Fame and Fortune
Born in Chicago, Frederic Raphael moved to England as a boy and his father advised him to grow up to be 'an English gentleman' rather than 'an American Jew'. His first glittering prize was winning a scholarship to Cambridge, followed by an Oscar and general recognition for his witty scripts for television and the silver screen. Writing was always his way to right the wrongs he had suffered. He is loved for his fast paced novels and sparkling humour. He spoke to Bryan Cheyette about questions of identity, the bravery of publishing his diaries, translating fromancient Greek, writing stories to be read or turned into films and the hoped-for sequel to Fame and Fortune.
Tom Conti is an accomplished film and television actor as well as a writer. He played the leading role in The Glittering Prizes.
Frederic Raphael is the author of 19 novels, several essay and story collections, including The Necessity of Anti-Semitism, numerous screenplays, biographies of Byron and Maugham, and three volumes of translations of classical poetry and drama. The most renowned of his 20 novels,The Glittering Prizes, is about undergraduate life at Cambridge. Made into a television series, it won him the Royal Television award for Writer of the Year and his screenplay of Darling – the 1965 film – won him an Oscar. His published diaries are a fascinating window on his creative life and the many artists, writers and actors he's encountered.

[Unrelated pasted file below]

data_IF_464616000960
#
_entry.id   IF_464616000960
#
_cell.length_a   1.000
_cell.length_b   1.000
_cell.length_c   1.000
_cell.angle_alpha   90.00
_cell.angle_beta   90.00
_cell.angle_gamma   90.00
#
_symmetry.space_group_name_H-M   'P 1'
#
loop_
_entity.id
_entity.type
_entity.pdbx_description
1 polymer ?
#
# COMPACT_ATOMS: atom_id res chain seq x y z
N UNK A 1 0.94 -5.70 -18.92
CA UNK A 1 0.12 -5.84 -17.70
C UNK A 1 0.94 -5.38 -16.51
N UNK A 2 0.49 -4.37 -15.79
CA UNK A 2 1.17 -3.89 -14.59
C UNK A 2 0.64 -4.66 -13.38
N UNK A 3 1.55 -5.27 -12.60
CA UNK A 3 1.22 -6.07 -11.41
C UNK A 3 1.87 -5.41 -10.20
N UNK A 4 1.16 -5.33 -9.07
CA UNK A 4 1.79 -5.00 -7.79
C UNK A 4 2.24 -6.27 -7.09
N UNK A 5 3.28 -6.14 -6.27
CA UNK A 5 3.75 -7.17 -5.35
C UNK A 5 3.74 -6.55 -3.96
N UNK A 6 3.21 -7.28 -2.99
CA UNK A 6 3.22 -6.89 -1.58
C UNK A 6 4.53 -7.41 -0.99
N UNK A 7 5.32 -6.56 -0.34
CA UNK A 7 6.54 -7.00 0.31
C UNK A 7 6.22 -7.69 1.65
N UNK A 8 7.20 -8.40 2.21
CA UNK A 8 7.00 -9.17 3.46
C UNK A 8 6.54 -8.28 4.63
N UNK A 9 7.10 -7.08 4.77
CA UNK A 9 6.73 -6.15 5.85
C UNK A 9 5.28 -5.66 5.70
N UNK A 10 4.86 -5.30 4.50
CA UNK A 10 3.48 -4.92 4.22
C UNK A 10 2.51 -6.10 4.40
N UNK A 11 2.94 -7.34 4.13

Bryan Cheyette is Chair in Modern Literature at the University of Reading. He is the editor or author of nine books and is completing Diasporas of the Mind: Literature and 'Race' after the Holocaust. He is also the co-editor of volume VII of the Oxford History of the Novel in English on the British and Irish novel, 1940-present, and reviews contemporary fiction for the TLS, The Independent and Tthe Guardian.